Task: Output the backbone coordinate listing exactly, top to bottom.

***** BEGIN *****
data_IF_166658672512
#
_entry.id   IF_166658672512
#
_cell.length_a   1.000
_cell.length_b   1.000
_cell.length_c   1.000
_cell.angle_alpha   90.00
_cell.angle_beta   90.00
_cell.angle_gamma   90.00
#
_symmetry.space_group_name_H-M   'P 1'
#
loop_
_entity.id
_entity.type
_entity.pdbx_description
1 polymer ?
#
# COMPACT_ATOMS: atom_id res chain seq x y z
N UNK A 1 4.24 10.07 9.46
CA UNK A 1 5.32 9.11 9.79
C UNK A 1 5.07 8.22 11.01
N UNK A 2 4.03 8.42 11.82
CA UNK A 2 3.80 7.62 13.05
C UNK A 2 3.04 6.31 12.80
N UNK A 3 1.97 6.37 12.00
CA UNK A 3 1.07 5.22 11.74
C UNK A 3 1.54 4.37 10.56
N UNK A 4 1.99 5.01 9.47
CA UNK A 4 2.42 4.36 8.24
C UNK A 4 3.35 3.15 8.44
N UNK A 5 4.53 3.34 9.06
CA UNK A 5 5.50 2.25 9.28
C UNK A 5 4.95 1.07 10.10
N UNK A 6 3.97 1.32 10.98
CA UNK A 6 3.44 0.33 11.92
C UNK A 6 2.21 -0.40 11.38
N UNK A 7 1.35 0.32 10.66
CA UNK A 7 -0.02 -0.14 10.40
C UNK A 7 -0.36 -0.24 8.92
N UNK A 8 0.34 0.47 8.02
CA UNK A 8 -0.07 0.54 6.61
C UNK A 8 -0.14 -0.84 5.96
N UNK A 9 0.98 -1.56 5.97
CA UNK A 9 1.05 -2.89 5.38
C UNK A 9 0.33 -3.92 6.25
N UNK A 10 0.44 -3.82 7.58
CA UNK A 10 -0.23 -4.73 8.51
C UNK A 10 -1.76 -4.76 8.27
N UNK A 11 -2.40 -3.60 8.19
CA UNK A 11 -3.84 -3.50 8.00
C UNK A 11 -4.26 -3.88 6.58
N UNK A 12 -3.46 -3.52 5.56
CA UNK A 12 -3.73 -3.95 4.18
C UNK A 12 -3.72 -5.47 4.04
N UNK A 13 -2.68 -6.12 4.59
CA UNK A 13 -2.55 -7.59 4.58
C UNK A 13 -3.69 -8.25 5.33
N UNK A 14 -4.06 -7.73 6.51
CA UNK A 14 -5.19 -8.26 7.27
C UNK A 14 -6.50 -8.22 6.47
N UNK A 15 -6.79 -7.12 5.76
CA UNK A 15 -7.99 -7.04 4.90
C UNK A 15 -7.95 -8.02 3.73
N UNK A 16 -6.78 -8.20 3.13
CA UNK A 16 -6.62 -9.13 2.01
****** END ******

data_IF_166658672512
#
_entry.id   IF_166658672512
#
_cell.length_a   1.000
_cell.length_b   1.000
_cell.length_c   1.000
_cell.angle_alpha   90.00
_cell.angle_beta   90.00
_cell.angle_gamma   90.00
#
_symmetry.space_group_name_H-M   'P 1'
#
loop_
_entity.id
_entity.type
_entity.pdbx_description
1 polymer ?
#
# COMPACT_ATOMS: atom_id res chain seq x y z
N UNK A 1 4.24 10.07 9.46
CA UNK A 1 5.32 9.11 9.79
C UNK A 1 5.07 8.22 11.01
N UNK A 2 4.03 8.42 11.82
CA UNK A 2 3.80 7.62 13.05
C UNK A 2 3.04 6.31 12.80
N UNK A 3 1.97 6.37 12.00
CA UNK A 3 1.07 5.22 11.74
C UNK A 3 1.54 4.37 10.56
N UNK A 4 1.99 5.01 9.47
CA UNK A 4 2.42 4.36 8.24
C UNK A 4 3.35 3.15 8.44
N UNK A 5 4.53 3.34 9.06
CA UNK A 5 5.50 2.25 9.28
C UNK A 5 4.95 1.07 10.10
N UNK A 6 3.97 1.32 10.98
CA UNK A 6 3.44 0.33 11.92
C UNK A 6 2.21 -0.40 11.38
N UNK A 7 1.35 0.32 10.66
CA UNK A 7 -0.02 -0.14 10.40
C UNK A 7 -0.36 -0.24 8.92
N UNK A 8 0.34 0.47 8.02
CA UNK A 8 -0.07 0.54 6.61
C UNK A 8 -0.14 -0.84 5.96
N UNK A 9 0.98 -1.56 5.97
CA UNK A 9 1.05 -2.89 5.38
C UNK A 9 0.33 -3.92 6.25
N UNK A 10 0.44 -3.82 7.58
CA UNK A 10 -0.23 -4.73 8.51
C UNK A 10 -1.76 -4.76 8.27
N UNK A 11 -2.40 -3.60 8.19
CA UNK A 11 -3.84 -3.50 8.00
C UNK A 11 -4.26 -3.88 6.58
N UNK A 12 -3.46 -3.52 5.56
CA UNK A 12 -3.73 -3.95 4.18
C UNK A 12 -3.72 -5.47 4.04
N UNK A 13 -2.68 -6.12 4.59
CA UNK A 13 -2.55 -7.59 4.58
C UNK A 13 -3.69 -8.25 5.33
N UNK A 14 -4.06 -7.73 6.51
CA UNK A 14 -5.19 -8.26 7.27
C UNK A 14 -6.50 -8.22 6.47
N UNK A 15 -6.79 -7.12 5.76
CA UNK A 15 -7.99 -7.04 4.90
C UNK A 15 -7.95 -8.02 3.73
N UNK A 16 -6.78 -8.20 3.13
CA UNK A 16 -6.62 -9.13 2.01